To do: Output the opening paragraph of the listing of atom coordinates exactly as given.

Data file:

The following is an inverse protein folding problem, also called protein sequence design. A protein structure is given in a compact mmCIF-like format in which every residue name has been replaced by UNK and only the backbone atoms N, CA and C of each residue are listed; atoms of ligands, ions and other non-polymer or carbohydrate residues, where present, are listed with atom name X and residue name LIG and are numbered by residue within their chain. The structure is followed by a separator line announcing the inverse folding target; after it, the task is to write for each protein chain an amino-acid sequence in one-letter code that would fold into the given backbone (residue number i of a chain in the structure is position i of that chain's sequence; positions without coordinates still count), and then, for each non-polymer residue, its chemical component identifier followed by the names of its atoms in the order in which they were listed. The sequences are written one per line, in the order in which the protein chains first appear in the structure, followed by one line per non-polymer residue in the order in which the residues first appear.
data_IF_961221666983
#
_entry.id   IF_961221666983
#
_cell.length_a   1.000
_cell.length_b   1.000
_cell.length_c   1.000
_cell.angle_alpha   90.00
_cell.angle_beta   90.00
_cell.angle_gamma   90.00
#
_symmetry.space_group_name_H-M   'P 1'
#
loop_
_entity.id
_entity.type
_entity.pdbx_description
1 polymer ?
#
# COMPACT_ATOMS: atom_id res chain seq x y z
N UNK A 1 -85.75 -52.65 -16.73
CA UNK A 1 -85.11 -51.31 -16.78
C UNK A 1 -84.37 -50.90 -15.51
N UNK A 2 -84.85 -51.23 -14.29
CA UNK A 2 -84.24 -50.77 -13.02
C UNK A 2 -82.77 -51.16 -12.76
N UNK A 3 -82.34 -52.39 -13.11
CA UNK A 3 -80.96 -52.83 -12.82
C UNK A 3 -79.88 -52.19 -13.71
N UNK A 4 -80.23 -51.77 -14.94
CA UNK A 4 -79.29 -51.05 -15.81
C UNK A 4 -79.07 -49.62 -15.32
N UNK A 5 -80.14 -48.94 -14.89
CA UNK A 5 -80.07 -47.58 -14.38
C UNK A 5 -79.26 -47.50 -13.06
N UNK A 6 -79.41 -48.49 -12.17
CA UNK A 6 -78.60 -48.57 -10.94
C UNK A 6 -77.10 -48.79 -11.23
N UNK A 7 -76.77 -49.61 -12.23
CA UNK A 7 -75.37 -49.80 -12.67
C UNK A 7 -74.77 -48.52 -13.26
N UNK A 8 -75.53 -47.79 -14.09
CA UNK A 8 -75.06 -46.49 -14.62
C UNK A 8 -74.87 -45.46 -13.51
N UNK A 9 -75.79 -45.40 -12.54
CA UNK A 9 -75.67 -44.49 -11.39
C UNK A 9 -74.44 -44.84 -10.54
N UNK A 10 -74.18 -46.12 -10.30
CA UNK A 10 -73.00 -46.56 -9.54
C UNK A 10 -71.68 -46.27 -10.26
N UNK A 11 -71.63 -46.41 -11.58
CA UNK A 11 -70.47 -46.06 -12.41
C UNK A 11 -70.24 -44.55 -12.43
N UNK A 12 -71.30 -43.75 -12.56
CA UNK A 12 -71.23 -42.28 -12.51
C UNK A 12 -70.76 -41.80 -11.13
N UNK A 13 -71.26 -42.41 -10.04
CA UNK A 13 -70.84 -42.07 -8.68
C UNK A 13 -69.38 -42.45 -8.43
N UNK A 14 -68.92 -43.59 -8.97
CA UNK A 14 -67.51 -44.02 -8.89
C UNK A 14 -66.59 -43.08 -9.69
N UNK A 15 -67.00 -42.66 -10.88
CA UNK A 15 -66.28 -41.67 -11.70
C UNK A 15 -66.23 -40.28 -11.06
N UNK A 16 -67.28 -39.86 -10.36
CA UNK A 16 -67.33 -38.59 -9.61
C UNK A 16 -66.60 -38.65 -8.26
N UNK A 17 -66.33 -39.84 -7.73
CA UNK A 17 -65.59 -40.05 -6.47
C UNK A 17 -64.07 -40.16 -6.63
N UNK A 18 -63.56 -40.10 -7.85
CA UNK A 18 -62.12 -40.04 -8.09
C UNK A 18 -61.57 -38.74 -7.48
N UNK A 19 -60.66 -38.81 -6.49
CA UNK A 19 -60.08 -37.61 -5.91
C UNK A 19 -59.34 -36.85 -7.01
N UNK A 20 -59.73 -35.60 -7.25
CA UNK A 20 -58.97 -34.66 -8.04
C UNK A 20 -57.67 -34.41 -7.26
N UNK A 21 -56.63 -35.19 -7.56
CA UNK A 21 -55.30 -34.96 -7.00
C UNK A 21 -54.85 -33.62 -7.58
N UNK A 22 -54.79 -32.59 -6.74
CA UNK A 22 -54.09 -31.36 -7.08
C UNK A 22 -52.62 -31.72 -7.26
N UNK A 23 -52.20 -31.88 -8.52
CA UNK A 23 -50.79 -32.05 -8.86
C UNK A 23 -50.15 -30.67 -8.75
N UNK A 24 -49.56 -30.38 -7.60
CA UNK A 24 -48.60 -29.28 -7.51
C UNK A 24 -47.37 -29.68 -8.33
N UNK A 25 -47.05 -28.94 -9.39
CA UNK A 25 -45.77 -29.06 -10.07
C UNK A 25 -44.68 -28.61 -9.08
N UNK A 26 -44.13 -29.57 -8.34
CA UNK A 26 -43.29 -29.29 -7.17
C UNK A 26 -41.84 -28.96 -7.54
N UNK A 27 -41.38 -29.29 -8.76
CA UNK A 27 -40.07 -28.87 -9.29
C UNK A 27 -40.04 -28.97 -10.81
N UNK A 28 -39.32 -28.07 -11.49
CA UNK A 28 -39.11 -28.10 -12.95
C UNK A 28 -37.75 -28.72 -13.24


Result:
The following is an inverse protein folding problem, also called protein sequence design. A protein structure is given in a compact mmCIF-like format in which every residue name has been replaced by UNK and only the backbone atoms N, CA and C of each residue are listed; atoms of ligands, ions and other non-polymer or carbohydrate residues, where present, are listed with atom name X and residue name LIG and are numbered by residue within their chain. The structure is followed by a separator line announcing the inverse folding target; after it, the task is to write for each protein chain an amino-acid sequence in one-letter code that would fold into the given backbone (residue number i of a chain in the structure is position i of that chain's sequence; positions without coordinates still count), and then, for each non-polymer residue, its chemical component identifier followed by the names of its atoms in the order in which they were listed. The sequences are written one per line, in the order in which the protein chains first appear in the structure, followed by one line per non-polymer residue in the order in which the residues first appear.